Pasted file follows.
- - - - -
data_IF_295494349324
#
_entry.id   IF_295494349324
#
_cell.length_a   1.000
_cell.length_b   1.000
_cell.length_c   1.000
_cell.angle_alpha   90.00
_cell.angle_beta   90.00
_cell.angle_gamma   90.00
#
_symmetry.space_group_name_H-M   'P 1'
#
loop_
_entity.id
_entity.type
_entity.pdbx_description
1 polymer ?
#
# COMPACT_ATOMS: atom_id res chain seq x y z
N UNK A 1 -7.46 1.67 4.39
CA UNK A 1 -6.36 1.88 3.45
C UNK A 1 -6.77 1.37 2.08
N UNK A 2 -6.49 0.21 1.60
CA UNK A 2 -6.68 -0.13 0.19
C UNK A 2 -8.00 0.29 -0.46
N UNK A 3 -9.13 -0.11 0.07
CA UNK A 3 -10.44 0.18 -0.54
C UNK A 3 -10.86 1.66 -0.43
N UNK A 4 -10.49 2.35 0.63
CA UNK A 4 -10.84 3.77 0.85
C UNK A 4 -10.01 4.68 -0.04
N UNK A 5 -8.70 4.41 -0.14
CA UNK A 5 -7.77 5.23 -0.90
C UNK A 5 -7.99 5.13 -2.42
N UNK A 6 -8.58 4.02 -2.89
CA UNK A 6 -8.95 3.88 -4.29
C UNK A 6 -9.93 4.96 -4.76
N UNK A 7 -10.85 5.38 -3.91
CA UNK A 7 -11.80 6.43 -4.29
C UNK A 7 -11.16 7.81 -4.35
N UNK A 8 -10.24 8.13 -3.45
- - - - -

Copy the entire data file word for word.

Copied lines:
data_IF_295494349324
#
_entry.id   IF_295494349324
#
_cell.length_a   1.000
_cell.length_b   1.000
_cell.length_c   1.000
_cell.angle_alpha   90.00
_cell.angle_beta   90.00
_cell.angle_gamma   90.00
#
_symmetry.space_group_name_H-M   'P 1'
#
loop_
_entity.id
_entity.type
_entity.pdbx_description
1 polymer ?
#
# COMPACT_ATOMS: atom_id res chain seq x y z
N UNK A 1 -7.46 1.67 4.39
CA UNK A 1 -6.36 1.88 3.45
C UNK A 1 -6.77 1.37 2.08
N UNK A 2 -6.49 0.21 1.60
CA UNK A 2 -6.68 -0.13 0.19
C UNK A 2 -8.00 0.29 -0.46
N UNK A 3 -9.13 -0.11 0.07
CA UNK A 3 -10.44 0.18 -0.54
C UNK A 3 -10.86 1.66 -0.43
N UNK A 4 -10.49 2.35 0.63
CA UNK A 4 -10.84 3.77 0.85
C UNK A 4 -10.01 4.68 -0.04
N UNK A 5 -8.70 4.41 -0.14
CA UNK A 5 -7.77 5.23 -0.90
C UNK A 5 -7.99 5.13 -2.42
N UNK A 6 -8.58 4.02 -2.89
CA UNK A 6 -8.95 3.88 -4.29
C UNK A 6 -9.93 4.96 -4.76
N UNK A 7 -10.85 5.38 -3.91
CA UNK A 7 -11.80 6.43 -4.29
C UNK A 7 -11.16 7.81 -4.35
N UNK A 8 -10.24 8.13 -3.45